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CARS Late Model Stock Tour

Looney Ready For Full-Time CARS Tour Season

Mike Looney is joining a talented mixture of development drivers and veterans in pursuit of the 2021 CARS Late Model Stock Car Tour championship.

Short Track Scene

A stout group of full-time competitors seeking the 2021 Solid Rock Carriers CARS Late Model Stock Car Tour title will include 2016 ValleyStar Credit Union 300 winner Mike Looney, who is taking part in his first complete following his series debut in 2020.

The situation surrounding the COVID-19 pandemic’s impact on the short track industry played a role in Looney’s commitment to the CARS LMSC Tour for 2021, but he feels that he can run up at the front on a regular basis based off the speed his car showed in his first two starts.

“The CARS Tour provides the best competition in our region,” Looney said. “They are committed to race regardless of COVID-19. It was hard to make plans to run somewhere when you had no idea if races would even take place, but we got to run a couple of races last year and we were very competitive, but everything with the CARS Tour was so professional. It’s nice to be welcomed.”

Looney has plenty of experience competing against the best Late Model drivers on the East Coast during his career, as he has qualified for the ValleyStar Credit Union 300 at Martinsville Speedway eight times in 12 appearances, and has not missed the prestigious event in eight consecutive attempts dating back to 2010.

The lone triumph for Looney in the ValleyStar Credit Union 300 back in 2016 saw him engage in an intense duel with four-time NASCAR Advance Auto Parts Weekly Series champion Lee Pulliam during the final laps. Despite having Pulliam climb over his left rear at one point, Looney withstood the assault and held on to take the checkered flag.

Since his victory, Looney has maintained an active presence within the Virginia short track community, but he decided to test his fortunes in the CARS LMSC Tour at his home track of Franklin County Speedway when the COVID-19 pandemic shut down several other facilities such as South Boston Speedway and Motor Mile Speedway.

Looney easily took the pole for the event and had the fastest car of the evening by leading 118 laps, but he would once again have to fight for the win with eventual series champion Jared Fryar making a charge towards the front. The two battled fiercely over the final seven laps, but Fryar would gain the upper hand on Looney to claim his only victory on the year.

Although Looney was disappointed that he could not win in his CARS LMSC Tour debut in front of his home crowd, he said that the battle between him and Fryar at Franklin County was a perfect encapsulation of what short track racing is supposed to be in his eyes, adding that the race was one of the most enjoyable of his career to date.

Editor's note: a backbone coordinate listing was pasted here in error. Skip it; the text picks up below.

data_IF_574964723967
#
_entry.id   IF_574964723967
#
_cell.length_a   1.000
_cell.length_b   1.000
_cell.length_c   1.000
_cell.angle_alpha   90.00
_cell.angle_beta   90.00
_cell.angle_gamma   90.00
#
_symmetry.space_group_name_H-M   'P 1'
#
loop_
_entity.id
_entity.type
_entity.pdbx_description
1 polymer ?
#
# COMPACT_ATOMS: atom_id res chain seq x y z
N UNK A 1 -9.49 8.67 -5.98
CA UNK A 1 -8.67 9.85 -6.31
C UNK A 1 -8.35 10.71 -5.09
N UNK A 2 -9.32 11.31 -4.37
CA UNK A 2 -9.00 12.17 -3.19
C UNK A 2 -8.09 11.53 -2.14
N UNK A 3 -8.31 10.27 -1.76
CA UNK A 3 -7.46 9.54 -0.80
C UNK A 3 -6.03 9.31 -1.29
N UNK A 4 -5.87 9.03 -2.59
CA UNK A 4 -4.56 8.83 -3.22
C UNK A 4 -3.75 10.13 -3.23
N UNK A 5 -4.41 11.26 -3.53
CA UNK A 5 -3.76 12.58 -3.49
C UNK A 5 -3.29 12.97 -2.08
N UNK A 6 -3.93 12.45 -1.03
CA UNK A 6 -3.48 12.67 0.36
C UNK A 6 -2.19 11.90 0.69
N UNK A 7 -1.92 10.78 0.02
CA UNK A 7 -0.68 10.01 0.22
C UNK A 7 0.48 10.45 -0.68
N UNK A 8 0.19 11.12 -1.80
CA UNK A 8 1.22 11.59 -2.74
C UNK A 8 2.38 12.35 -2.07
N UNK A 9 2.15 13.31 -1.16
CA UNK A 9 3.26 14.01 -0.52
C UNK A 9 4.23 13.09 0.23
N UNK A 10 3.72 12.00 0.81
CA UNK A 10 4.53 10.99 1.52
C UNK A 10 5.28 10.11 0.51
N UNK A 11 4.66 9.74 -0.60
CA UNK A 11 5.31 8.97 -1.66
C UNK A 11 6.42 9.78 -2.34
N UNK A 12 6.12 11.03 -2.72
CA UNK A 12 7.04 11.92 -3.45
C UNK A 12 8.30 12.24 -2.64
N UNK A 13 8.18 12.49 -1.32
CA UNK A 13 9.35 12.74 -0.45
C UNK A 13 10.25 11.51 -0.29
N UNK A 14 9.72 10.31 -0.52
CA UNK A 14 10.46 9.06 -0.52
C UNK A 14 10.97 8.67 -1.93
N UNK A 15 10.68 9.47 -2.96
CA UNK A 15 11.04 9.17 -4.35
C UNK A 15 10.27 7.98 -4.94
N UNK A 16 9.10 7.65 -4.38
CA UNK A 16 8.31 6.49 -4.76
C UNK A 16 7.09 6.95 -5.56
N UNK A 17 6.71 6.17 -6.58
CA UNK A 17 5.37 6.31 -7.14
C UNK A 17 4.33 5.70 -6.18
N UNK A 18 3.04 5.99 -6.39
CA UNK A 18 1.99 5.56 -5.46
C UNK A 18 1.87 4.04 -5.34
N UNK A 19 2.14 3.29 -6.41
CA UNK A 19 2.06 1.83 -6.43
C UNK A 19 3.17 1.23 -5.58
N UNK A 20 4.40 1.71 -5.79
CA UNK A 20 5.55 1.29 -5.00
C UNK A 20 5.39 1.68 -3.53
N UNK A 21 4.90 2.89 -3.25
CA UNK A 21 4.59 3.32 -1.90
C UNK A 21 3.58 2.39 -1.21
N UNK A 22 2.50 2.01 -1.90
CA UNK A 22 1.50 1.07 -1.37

“It was awesome,” Looney said. “[Fryar] did a great job and I want to congratulate him on his championship. He comes from a long line of racers and he really stepped up to the plate that night. I’ve won a lot at [Franklin County] and for him to just plain outdrive me was a lot of fun to experience. We got beat, but that’s what racing is about.”

Fryar will become a familiar face for Looney in 2021 alongside other series champions like Bobby McCarty and Deac McCaskill as he tries to hold his own across a diverse 14-race schedule that includes the quarter-mile bullring of Wake County Speedway and the historic Rockingham Speedway to close out the season on Oct. 30.

Looney said he feels comfortable about the possibility of winning at nearly all of the Virginia tracks on the schedule except for Langley Speedway, in which he has limited experience, but he admitted that plenty of work lies in front of him and his team as they take notes on tracks that Looney has never visited.

“We’re trying to do our homework and everyone is working very hard,” Looney said. “We need to make our cars as fast as we possibly can, but the tracks in the south have far more tire falloff than the ones in Virginia do, and we’ve struggled with saving tires there a little bit. I feel like I can save tires pretty good in Virginia, but down South is a whole different ballgame.”

Looney added that competing for a CARS LMSC Tour championship will be far different than pursuing a NASCAR Advance Auto Parts Weekly Series title, as he believes those who are consistent in the CARS LMSC Tour are rewarded for their efforts while bad races in the Weekly Series can frequently be tossed aside and have little to no effect on the overall points chase.

Looney intends to avoid unnecessary risks and finish inside the Top 5 or Top 10 in every single race to have a shot at the title, but he understands that such an accomplishment will be difficult to obtain with names like Fryar, McCarty and others in the field every single week.

“Honestly, I think we’re going to be a longshot for the championship,” Looney said. “This is my first year and I haven’t raced at at 80 percent of the tracks on the schedule. It would be very unlikely for us to win the title against teams like Riggs, Nelson and JR Motorsports, but we don’t have to win the championship to be successful. We race to win, but we’re also there to have a good time.”

Looney will try to improve upon his second place showing at Franklin County on March 6 when the CARS LMSC Tour heads to Dillon Motor Speedway for the Black’s Tire & Auto Service 125.

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Brandon White graduated from the University of North Carolina pursuing a career in journalism. Prior to joining Short Track Scene, he worked with the CARS Tour and at Race22. He predominantly covers the CARS Tour as well as other races throughout the year.

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